but not sure how it relates to the point I was making.
Maybe you missed my point that,-
different grips and stances can be made to work together, despite how it may not be clear that they would. Another poster suggested that EFh would not be powerful with an open stance, where I replied that Fed was able to do quite well with it (even though I understand his grip is not considered pure EFh).
Nowhere did I suggest to copy him, but only was showing him as an example that there are lots of ways to do things.

On another note- are you quite sure that he plays with a 100 racket?

tennis angel
12-03-2009, 11:33 AM
The modern (open) stance is popular because of the modern grips (more Western) which result in more topspin and the "windshield wiper" follow-through. Apart from topspin, the ball speeds have increased, so more and more shots are hit on the run and off-balance, which again facilitates the open stance.

The reality is, some forehands (like flat winners) are still hit with the neutral stance as it allows to transfer the body weight forward better, while others (like defensive loopy shots) are hit with the open stance. Federer, for example, has like 25 different forehands, can hit from both stances and something in-between, and choses one depending on the amount of time he has to prepare, the height of the contact point, and other things.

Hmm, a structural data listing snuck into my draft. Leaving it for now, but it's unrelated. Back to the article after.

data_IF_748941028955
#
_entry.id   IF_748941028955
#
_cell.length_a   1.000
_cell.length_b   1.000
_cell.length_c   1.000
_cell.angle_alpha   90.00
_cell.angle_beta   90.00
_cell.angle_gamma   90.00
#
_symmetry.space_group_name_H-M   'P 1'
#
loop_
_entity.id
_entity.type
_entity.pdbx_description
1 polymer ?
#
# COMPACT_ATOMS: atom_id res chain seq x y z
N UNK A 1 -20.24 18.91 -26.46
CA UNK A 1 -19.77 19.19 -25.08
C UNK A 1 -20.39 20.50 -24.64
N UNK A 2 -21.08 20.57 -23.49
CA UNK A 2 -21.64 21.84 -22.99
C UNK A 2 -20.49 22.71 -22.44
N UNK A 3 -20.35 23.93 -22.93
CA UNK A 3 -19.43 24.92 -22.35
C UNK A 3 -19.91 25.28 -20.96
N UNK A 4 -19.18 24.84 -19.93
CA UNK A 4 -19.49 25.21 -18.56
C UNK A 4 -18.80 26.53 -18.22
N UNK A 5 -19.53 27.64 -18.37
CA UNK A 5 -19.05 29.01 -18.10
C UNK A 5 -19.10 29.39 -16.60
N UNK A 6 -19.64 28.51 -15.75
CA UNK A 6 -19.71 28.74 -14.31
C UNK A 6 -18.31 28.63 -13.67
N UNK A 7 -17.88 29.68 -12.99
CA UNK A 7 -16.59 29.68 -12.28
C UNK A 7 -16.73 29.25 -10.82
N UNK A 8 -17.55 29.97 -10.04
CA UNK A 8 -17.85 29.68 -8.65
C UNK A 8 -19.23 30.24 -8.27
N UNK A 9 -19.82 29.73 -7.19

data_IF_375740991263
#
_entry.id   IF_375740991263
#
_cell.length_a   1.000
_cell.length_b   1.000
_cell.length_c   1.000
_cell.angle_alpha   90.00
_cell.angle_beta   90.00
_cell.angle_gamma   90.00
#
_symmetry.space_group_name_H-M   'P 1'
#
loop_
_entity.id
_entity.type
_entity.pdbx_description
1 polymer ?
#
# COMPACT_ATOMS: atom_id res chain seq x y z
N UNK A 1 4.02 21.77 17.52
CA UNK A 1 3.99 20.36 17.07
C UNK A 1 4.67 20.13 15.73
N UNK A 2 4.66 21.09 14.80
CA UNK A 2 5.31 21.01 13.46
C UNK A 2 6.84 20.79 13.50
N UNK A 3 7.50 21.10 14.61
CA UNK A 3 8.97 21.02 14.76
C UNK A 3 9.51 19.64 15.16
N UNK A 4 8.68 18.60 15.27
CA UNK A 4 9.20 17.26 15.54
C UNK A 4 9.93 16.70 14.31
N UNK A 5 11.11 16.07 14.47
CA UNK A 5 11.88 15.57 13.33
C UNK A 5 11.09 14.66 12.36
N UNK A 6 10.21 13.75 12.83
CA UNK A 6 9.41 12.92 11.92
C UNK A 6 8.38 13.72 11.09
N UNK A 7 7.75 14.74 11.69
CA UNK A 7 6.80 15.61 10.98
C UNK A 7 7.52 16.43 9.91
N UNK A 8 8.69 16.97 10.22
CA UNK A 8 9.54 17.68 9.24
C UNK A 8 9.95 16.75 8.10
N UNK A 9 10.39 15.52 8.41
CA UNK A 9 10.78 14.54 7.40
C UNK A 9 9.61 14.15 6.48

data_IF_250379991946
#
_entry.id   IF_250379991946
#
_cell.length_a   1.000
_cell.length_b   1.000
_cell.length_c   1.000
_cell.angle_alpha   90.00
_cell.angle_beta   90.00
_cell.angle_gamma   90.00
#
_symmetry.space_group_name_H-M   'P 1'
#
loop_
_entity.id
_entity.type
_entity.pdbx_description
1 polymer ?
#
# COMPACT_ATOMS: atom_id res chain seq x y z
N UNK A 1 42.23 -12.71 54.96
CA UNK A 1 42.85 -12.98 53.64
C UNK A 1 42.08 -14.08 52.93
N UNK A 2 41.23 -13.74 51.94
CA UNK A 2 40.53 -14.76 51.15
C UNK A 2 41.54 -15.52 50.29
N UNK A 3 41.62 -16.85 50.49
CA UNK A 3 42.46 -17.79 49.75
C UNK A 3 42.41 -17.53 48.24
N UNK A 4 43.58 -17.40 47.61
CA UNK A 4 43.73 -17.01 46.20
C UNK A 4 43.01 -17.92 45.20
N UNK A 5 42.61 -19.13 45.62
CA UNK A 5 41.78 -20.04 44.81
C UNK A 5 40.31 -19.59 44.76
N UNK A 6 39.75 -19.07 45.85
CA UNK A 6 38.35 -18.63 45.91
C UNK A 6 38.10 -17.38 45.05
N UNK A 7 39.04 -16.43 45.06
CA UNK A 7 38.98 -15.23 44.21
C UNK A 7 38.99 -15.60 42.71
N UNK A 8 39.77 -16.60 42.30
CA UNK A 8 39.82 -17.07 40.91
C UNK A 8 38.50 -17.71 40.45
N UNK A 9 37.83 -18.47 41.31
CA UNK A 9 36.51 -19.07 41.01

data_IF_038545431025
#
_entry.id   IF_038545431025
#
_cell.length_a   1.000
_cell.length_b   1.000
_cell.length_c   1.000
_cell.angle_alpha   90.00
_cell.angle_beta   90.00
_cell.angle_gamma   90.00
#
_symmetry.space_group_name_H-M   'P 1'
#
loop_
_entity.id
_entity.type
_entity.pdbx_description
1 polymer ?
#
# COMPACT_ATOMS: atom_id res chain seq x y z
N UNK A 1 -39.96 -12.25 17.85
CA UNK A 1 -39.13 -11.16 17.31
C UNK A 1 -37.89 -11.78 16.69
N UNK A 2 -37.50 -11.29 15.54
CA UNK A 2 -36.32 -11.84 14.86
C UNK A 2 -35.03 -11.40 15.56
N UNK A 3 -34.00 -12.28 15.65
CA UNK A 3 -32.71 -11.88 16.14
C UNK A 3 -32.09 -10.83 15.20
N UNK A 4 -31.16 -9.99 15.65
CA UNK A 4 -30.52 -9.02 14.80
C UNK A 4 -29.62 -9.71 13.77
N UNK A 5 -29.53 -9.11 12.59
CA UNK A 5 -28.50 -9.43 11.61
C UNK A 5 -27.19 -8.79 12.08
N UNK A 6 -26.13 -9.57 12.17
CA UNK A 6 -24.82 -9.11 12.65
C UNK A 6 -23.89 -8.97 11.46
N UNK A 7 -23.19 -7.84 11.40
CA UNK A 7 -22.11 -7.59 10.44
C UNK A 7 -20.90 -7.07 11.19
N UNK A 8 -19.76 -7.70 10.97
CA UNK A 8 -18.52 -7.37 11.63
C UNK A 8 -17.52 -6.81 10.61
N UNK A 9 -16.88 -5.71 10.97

I would disagree that Federer has 25 different forehands. He has more like 3 forehands which he applies in countless situations. It is club players who have a dozen different swings because they don't have control and command of the basics of modern methodology. The pros play a very simple, natural game based on fundamentals that are executed to an extremely efficient degree. The rest of us tend to hit inconsistently, mechanically and with too much thinking and not enough naturality.

tennis angel
12-03-2009, 11:42 AM
To the best of my knowledge:

1. Roger Federer's career has spanned over the following 3 generations:

a) very end of the "classic all-court" (Sampras)
b) most of the modern "topspin baseline" (Nadal)
c) beginning of the future(?) "tall and flat" (delPo? and others)

His style evolved over time blending different elements from different generations.

2. His racket used to be the classic PS 6.0 85 but evolved halfway to the modern ligher 100-inchers.

3. His grip is something between the classic "big volleying grip" (he is supposed to use 4 1/2) and the modern "thin wristy topspin grip" (4 1/4 of Nadal) - Federer is using 4 3/8.